An Experimental Study of Dewatering of Alum Sludge

Date of Award

Spring 1989

Document Type

Thesis

Degree Name

Master of Science (MS)

Department

Civil & Environmental Engineering

Program/Concentration

Civil Engineering

Committee Director

William A. Drewry

Committee Member

Gary C. Schafran

Committee Member

A. Osman Akan

Call Number for Print

Special Collections LD4331.E54K45

Abstract

The use of aluminum sulfate (Alum) as a coagulant for treating surface water was introduced in 1884. When this salt is added to water, the aluminum Ion hydrolyzes by reaction that consumes alkalinity in water. The gelatinous hydroxide thus formed in the reaction, carries suspended material with it as it settles. In addition, however, it is likely that positively charged hydroxyl-bridge dimmers and higher polymers are formed which interact specifically with the colloidal particles, bringing about coagulation. These gelatinous floes settle by gravity, called sludge, consists of relatively large quantities of suspended and colloidal inorganic and organic materials.

The disposal of these wastes from water treatment plants is not a new problem. These sludges are highly variable in composition containing the concentrated materials removed from raw water and the chemicals added in the treatment processes.

This sludge dewatering remains perhaps the most difficult and elusive of the environmental engineering challenges. One of sludge dewatering' s most bothersome aspect is that there seems to be no accepted means to evaluate the case with which a sludge will release it's water.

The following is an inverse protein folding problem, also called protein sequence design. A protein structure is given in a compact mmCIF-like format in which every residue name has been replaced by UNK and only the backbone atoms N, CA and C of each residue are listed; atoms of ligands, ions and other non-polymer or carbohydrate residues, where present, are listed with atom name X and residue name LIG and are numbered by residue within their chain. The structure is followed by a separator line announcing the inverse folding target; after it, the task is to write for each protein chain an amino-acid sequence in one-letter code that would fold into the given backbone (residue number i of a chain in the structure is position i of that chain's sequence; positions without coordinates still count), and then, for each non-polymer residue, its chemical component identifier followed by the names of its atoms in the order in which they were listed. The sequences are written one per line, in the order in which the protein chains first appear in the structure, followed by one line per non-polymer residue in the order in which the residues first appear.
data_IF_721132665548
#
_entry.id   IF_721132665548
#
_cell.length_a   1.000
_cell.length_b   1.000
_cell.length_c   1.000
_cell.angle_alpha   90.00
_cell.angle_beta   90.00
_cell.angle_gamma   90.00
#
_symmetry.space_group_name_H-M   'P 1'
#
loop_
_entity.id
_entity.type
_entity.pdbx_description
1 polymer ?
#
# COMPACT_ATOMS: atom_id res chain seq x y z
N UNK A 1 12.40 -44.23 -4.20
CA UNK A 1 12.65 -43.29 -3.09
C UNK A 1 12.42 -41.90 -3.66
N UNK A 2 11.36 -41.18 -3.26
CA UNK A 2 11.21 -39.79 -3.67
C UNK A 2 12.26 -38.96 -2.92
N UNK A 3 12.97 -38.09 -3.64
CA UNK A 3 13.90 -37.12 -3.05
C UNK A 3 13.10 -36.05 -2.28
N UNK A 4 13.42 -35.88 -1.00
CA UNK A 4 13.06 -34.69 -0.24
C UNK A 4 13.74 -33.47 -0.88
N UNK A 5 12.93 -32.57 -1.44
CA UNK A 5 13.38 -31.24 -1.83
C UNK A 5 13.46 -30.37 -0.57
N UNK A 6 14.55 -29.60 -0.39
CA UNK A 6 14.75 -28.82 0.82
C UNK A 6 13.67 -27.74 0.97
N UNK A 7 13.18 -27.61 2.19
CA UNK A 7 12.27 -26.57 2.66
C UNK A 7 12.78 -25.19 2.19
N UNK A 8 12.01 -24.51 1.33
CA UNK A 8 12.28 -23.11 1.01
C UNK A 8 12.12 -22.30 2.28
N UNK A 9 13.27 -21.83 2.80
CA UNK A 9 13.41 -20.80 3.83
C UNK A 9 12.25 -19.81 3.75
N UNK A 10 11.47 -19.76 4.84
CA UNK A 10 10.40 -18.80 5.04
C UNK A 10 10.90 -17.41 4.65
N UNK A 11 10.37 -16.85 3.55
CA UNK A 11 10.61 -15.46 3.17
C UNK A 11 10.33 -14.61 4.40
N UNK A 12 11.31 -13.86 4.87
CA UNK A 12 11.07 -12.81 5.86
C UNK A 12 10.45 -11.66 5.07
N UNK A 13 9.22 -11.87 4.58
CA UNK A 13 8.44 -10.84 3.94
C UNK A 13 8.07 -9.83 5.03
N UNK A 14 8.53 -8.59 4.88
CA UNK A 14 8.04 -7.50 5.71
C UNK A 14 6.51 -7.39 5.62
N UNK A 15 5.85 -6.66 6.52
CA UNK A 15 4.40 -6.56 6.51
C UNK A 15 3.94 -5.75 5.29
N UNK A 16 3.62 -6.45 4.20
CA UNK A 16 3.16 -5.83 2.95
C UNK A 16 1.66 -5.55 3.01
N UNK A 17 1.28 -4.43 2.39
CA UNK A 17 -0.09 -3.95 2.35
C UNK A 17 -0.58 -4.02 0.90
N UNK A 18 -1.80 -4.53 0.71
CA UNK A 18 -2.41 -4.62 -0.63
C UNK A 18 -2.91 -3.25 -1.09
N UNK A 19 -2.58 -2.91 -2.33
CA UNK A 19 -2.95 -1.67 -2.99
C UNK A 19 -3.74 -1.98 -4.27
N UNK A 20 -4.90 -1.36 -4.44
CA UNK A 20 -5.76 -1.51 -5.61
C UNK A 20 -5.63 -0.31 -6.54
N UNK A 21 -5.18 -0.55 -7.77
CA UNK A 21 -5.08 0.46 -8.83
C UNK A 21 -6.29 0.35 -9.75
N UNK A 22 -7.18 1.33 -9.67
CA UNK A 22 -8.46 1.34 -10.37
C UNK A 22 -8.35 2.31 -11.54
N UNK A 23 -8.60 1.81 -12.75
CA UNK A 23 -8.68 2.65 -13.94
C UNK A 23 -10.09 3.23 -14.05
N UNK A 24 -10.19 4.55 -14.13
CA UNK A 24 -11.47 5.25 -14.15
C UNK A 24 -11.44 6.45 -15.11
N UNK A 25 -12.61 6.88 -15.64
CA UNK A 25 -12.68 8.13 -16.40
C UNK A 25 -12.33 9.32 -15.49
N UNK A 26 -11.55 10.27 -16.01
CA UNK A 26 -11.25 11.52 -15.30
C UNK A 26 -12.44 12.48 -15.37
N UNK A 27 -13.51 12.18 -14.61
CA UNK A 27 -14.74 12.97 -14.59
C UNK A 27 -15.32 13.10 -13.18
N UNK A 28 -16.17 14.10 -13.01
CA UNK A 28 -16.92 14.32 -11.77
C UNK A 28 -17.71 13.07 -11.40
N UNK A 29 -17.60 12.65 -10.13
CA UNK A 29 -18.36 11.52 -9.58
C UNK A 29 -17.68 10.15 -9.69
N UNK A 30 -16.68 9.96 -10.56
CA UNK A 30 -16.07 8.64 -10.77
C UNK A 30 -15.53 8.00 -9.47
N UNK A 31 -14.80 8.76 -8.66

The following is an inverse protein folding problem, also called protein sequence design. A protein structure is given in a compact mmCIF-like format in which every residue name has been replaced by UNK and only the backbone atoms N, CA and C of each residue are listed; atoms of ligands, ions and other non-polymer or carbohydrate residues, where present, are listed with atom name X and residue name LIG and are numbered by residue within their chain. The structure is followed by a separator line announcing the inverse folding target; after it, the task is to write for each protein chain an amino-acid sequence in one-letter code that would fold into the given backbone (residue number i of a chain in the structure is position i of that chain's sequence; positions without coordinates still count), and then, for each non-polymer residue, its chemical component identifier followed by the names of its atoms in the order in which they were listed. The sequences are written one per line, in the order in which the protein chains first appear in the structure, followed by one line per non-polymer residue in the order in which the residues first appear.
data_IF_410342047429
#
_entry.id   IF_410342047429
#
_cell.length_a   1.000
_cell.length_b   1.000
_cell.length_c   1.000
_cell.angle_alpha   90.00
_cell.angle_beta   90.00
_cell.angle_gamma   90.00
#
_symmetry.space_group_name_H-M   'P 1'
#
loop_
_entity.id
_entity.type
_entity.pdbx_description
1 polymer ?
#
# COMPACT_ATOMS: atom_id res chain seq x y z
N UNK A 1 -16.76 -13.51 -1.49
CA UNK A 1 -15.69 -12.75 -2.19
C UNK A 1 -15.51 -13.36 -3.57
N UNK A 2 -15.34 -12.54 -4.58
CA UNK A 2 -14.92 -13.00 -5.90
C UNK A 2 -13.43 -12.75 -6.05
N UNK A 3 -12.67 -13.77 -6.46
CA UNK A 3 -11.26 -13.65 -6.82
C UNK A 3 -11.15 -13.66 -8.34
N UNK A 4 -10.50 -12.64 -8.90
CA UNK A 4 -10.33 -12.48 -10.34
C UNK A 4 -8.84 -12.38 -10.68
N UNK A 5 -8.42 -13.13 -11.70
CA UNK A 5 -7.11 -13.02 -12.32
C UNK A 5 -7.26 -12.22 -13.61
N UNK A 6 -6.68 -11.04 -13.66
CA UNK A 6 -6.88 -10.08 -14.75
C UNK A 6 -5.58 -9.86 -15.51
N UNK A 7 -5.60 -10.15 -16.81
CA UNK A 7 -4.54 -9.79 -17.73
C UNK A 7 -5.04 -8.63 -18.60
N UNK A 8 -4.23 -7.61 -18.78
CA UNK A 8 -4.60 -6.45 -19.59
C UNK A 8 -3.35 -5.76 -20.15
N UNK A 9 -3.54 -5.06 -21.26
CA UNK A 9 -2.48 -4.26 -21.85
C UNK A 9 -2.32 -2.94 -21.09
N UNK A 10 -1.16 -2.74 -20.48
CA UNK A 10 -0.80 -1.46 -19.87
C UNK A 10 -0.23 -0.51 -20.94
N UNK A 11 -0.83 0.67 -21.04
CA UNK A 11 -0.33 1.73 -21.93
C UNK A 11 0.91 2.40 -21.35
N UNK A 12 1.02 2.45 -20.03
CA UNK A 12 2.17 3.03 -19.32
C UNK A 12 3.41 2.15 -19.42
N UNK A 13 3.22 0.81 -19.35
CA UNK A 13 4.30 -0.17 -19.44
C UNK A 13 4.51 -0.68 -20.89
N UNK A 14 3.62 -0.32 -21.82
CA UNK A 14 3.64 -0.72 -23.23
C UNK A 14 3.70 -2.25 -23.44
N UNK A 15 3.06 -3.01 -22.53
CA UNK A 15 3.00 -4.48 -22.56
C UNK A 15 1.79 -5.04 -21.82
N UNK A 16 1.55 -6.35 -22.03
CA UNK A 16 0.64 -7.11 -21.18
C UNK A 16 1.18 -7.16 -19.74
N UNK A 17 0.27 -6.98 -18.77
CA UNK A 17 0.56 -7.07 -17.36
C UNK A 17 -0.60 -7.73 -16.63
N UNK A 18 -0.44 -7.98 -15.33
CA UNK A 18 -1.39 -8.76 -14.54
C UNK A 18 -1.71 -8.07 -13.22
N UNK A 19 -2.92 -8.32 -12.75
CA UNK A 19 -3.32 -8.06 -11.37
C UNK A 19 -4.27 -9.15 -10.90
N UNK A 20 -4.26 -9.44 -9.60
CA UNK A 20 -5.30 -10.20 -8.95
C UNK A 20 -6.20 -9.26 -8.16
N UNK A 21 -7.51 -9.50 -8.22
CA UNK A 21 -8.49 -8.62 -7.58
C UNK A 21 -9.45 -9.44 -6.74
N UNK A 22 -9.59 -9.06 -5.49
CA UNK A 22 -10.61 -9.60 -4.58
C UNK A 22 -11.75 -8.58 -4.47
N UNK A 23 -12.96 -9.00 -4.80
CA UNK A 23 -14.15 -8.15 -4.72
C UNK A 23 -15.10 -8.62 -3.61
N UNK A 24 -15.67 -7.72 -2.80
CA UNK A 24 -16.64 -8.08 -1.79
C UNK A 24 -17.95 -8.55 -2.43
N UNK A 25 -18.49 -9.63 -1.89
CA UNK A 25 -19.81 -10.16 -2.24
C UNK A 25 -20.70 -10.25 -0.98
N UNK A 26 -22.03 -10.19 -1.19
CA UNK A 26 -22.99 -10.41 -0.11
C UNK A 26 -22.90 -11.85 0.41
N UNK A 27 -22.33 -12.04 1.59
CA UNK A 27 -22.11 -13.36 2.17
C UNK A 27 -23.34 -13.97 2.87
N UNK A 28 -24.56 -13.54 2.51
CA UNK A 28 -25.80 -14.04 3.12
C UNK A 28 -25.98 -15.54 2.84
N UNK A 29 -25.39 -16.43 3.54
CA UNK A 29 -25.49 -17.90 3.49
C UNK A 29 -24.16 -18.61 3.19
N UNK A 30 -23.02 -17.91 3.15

The purpose of this study was to investigate the effect of hydrogen peroxide addition on sludge dewaterability utilizing sludge macro-properties such as pH, capillary suction time (CST), viscosity, and specific resistance. Hydrogen Peroxide resembles Ozone in its strong oxidizing qualities. Dilute solutions of hydrogen peroxide when reacted with the Al(OH) 3 floe appears to liberate oxygen and water. Specific dewatering processes investigated include sand beds, centrifugation, vacuum filtration, and pressure filtration. Water treatment plant sludges generated at the four major treatment plants in the South Eastern Virginia were examined.

Experimental results indicated that: hydrogen peroxide generally aids in sludge dewatering, providing higher cake solids concentrations. A laboratory (and possible Pilot) investigation is required in order to determine the optimum hydrogen peroxide dosage and the appropriate dewatering process for any particular sludge.

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DOI

10.25777/nbkt-m546

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